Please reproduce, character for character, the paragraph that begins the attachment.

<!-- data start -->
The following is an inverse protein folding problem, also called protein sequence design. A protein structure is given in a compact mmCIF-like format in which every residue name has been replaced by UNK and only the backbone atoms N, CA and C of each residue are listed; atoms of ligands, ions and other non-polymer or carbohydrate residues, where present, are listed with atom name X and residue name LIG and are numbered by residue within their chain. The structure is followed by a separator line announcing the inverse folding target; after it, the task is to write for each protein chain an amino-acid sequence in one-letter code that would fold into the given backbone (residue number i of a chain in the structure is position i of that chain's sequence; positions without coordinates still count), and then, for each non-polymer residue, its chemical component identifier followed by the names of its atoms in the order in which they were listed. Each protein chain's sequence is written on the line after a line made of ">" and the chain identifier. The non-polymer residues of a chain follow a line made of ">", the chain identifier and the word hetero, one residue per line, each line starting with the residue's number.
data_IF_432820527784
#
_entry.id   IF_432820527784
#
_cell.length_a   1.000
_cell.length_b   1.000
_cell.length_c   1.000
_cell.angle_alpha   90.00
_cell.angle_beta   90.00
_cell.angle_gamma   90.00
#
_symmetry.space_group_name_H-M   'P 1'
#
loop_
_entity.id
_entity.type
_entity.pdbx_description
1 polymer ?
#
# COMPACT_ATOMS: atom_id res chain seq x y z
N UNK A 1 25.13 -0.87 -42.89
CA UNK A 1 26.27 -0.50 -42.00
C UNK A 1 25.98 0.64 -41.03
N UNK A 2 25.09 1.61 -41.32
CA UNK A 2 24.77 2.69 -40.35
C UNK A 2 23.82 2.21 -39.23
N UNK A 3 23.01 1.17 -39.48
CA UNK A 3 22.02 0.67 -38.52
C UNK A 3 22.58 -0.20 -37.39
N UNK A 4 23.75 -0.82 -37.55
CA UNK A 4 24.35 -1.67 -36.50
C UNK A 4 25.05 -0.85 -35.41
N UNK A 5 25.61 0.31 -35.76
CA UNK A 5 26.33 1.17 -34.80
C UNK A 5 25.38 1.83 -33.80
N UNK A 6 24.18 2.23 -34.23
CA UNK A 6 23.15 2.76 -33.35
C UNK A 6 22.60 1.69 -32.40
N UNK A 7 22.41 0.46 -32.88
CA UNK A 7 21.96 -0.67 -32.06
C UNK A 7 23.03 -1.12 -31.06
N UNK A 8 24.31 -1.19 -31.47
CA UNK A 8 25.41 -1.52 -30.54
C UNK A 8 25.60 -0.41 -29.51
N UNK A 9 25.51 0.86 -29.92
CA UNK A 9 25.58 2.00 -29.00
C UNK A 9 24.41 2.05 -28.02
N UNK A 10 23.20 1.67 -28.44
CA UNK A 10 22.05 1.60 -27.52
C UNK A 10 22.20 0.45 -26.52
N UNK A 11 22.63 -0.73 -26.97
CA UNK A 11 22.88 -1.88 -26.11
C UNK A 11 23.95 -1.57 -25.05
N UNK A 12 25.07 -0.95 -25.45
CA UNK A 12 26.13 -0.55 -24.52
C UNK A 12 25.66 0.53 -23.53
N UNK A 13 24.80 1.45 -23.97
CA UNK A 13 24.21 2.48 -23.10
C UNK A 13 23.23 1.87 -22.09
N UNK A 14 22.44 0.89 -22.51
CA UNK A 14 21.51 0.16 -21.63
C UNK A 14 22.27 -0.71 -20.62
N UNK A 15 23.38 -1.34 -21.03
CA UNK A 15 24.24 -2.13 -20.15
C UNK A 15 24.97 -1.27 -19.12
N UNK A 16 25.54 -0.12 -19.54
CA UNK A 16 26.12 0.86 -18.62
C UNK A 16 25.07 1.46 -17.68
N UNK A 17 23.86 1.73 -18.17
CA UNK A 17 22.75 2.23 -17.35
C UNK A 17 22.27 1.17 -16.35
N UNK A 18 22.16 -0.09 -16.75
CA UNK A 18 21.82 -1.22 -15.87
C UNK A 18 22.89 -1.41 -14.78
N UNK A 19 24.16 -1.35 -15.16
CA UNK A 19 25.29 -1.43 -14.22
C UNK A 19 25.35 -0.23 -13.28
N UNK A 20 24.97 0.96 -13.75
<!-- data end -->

The following is an inverse protein folding problem, also called protein sequence design. A protein structure is given in a compact mmCIF-like format in which every residue name has been replaced by UNK and only the backbone atoms N, CA and C of each residue are listed; atoms of ligands, ions and other non-polymer or carbohydrate residues, where present, are listed with atom name X and residue name LIG and are numbered by residue within their chain. The structure is followed by a separator line announcing the inverse folding target; after it, the task is to write for each protein chain an amino-acid sequence in one-letter code that would fold into the given backbone (residue number i of a chain in the structure is position i of that chain's sequence; positions without coordinates still count), and then, for each non-polymer residue, its chemical component identifier followed by the names of its atoms in the order in which they were listed. Each protein chain's sequence is written on the line after a line made of ">" and the chain identifier. The non-polymer residues of a chain follow a line made of ">", the chain identifier and the word hetero, one residue per line, each line starting with the residue's number.